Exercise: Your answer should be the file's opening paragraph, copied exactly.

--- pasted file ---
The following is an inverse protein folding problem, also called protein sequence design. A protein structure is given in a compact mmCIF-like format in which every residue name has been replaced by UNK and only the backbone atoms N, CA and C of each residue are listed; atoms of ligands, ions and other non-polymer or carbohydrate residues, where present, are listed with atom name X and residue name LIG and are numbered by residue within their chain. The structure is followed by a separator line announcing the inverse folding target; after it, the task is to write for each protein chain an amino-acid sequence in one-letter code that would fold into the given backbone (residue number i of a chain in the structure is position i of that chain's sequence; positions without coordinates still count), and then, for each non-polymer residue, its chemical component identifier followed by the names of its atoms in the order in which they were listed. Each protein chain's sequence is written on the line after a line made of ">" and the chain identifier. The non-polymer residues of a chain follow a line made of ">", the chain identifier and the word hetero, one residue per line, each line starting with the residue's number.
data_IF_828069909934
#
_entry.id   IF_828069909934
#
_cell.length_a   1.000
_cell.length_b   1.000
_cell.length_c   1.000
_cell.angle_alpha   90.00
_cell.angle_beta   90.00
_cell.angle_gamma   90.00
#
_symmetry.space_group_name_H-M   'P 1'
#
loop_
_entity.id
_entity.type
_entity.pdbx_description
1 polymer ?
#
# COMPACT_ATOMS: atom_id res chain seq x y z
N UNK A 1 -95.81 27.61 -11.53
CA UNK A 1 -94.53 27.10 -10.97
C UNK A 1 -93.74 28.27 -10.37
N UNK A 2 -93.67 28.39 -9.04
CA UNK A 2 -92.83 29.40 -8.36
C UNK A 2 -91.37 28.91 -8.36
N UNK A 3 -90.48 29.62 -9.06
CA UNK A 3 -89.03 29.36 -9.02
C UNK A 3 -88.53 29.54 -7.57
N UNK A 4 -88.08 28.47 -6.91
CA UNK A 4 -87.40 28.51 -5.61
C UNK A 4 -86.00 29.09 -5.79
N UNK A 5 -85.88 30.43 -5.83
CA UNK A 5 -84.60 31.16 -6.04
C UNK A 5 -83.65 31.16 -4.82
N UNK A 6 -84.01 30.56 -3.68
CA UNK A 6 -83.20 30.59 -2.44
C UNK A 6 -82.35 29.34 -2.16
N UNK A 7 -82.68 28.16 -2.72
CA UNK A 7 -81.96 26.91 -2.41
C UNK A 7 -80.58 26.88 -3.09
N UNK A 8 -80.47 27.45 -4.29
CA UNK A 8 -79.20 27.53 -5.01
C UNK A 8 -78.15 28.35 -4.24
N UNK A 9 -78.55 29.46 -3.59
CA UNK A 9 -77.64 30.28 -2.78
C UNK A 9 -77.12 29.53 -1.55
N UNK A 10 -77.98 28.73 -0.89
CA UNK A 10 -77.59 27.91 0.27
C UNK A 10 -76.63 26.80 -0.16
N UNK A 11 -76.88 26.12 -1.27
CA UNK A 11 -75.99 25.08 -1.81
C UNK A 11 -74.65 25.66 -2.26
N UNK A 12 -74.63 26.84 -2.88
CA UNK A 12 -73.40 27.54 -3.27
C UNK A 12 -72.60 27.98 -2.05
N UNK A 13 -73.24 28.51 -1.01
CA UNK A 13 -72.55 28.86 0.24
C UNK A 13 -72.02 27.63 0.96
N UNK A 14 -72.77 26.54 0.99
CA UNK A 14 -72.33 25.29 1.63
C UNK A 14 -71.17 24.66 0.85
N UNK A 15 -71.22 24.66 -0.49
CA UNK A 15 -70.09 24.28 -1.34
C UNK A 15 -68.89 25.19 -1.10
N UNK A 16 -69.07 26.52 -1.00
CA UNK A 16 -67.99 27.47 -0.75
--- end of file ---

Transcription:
The following is an inverse protein folding problem, also called protein sequence design. A protein structure is given in a compact mmCIF-like format in which every residue name has been replaced by UNK and only the backbone atoms N, CA and C of each residue are listed; atoms of ligands, ions and other non-polymer or carbohydrate residues, where present, are listed with atom name X and residue name LIG and are numbered by residue within their chain. The structure is followed by a separator line announcing the inverse folding target; after it, the task is to write for each protein chain an amino-acid sequence in one-letter code that would fold into the given backbone (residue number i of a chain in the structure is position i of that chain's sequence; positions without coordinates still count), and then, for each non-polymer residue, its chemical component identifier followed by the names of its atoms in the order in which they were listed. Each protein chain's sequence is written on the line after a line made of ">" and the chain identifier. The non-polymer residues of a chain follow a line made of ">", the chain identifier and the word hetero, one residue per line, each line starting with the residue's number.